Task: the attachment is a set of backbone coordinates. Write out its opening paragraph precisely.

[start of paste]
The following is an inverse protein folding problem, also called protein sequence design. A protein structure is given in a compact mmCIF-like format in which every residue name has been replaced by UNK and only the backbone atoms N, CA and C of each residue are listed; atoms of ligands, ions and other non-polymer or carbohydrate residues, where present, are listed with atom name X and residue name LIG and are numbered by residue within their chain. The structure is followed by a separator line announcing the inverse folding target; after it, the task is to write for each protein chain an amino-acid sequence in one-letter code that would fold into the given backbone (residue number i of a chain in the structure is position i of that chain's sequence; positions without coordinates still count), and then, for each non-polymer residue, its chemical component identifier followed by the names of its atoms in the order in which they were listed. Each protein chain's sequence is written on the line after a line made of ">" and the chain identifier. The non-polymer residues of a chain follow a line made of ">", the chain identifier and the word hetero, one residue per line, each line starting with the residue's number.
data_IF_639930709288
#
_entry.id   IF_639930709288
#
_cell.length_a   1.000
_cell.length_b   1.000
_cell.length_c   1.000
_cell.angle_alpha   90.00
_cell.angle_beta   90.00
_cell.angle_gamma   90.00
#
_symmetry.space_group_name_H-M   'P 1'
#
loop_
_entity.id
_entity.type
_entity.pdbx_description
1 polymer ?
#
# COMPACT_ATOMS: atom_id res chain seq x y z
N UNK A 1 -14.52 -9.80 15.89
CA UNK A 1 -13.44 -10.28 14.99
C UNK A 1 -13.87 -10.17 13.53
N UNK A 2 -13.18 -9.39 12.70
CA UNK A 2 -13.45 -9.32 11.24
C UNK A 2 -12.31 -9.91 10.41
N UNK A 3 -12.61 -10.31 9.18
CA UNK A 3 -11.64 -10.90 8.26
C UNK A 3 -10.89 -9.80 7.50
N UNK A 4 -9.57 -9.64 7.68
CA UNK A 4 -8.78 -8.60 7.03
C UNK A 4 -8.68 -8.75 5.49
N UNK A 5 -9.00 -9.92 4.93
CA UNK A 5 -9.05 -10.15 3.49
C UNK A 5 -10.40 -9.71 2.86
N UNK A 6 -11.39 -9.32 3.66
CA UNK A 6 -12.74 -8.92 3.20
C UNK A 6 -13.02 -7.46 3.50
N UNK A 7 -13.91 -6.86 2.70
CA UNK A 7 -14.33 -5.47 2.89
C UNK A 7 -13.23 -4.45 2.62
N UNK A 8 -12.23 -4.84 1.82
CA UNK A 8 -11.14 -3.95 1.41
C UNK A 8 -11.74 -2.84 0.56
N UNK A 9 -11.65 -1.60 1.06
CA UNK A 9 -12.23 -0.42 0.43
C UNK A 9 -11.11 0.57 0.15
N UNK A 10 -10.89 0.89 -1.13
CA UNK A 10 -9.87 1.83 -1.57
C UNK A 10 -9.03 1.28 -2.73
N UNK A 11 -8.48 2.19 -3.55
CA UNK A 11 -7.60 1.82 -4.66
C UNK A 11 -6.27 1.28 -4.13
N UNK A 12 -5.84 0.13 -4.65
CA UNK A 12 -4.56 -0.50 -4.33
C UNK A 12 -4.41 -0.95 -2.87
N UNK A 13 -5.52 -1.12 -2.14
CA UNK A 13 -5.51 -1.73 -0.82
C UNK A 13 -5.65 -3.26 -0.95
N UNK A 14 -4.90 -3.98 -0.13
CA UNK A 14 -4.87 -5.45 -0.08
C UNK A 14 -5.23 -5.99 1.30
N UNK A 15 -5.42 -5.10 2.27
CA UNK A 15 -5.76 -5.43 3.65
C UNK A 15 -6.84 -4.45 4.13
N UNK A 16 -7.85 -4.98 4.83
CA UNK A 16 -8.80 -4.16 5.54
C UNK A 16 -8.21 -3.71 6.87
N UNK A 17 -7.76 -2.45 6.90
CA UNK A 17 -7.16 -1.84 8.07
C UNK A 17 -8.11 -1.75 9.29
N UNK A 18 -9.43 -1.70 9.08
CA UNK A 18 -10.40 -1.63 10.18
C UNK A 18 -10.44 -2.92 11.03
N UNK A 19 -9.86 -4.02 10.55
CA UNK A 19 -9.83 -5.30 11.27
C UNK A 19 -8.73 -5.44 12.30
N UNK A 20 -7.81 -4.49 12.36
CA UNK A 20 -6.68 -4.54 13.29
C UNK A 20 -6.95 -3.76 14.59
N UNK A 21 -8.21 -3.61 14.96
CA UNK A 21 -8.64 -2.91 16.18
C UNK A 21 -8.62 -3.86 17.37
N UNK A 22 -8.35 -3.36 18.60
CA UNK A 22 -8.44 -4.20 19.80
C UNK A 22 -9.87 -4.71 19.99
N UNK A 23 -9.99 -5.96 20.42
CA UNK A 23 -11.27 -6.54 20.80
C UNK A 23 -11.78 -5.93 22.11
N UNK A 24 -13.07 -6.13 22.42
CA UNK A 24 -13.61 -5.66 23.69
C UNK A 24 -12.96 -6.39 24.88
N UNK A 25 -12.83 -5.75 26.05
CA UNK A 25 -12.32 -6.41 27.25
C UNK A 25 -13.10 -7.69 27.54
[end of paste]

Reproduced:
The following is an inverse protein folding problem, also called protein sequence design. A protein structure is given in a compact mmCIF-like format in which every residue name has been replaced by UNK and only the backbone atoms N, CA and C of each residue are listed; atoms of ligands, ions and other non-polymer or carbohydrate residues, where present, are listed with atom name X and residue name LIG and are numbered by residue within their chain. The structure is followed by a separator line announcing the inverse folding target; after it, the task is to write for each protein chain an amino-acid sequence in one-letter code that would fold into the given backbone (residue number i of a chain in the structure is position i of that chain's sequence; positions without coordinates still count), and then, for each non-polymer residue, its chemical component identifier followed by the names of its atoms in the order in which they were listed. Each protein chain's sequence is written on the line after a line made of ">" and the chain identifier. The non-polymer residues of a chain follow a line made of ">", the chain identifier and the word hetero, one residue per line, each line starting with the residue's number.